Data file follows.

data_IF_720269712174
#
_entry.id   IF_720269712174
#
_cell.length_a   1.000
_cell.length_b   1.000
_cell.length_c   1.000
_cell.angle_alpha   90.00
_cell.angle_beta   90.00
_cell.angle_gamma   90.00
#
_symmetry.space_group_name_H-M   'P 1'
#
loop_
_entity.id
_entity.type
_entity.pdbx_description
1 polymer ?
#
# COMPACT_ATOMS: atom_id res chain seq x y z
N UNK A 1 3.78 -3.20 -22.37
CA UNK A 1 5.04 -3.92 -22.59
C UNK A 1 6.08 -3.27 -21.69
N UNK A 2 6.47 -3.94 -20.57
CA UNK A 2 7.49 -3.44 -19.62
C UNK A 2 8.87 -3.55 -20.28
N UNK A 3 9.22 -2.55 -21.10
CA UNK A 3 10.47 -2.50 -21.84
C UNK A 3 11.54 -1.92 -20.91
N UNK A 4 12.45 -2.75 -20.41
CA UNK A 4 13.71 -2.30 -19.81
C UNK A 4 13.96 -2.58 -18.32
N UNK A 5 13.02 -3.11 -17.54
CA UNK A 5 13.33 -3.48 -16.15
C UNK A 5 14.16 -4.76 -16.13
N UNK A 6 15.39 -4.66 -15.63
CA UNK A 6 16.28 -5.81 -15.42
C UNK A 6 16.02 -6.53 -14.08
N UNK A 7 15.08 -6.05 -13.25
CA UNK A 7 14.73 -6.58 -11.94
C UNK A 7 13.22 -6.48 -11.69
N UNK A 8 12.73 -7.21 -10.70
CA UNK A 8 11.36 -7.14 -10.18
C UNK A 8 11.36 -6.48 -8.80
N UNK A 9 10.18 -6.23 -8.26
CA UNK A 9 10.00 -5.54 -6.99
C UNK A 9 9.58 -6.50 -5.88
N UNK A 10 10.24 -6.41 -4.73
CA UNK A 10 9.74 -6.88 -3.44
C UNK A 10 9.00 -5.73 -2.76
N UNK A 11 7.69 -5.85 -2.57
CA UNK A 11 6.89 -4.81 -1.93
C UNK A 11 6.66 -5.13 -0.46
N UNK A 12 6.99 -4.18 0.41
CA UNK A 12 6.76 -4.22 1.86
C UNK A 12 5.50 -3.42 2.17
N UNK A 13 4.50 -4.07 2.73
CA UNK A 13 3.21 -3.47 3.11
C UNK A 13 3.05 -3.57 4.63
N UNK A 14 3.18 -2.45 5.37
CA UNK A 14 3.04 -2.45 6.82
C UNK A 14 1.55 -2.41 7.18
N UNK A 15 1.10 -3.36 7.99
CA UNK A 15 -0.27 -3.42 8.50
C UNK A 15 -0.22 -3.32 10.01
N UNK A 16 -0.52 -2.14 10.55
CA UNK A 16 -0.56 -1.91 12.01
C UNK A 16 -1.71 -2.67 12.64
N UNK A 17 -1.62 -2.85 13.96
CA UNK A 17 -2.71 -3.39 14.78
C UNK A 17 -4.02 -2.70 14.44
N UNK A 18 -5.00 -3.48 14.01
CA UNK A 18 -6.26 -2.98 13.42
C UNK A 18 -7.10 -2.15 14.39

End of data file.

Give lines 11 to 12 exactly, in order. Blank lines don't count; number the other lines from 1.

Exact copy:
#
_symmetry.space_group_name_H-M   'P 1'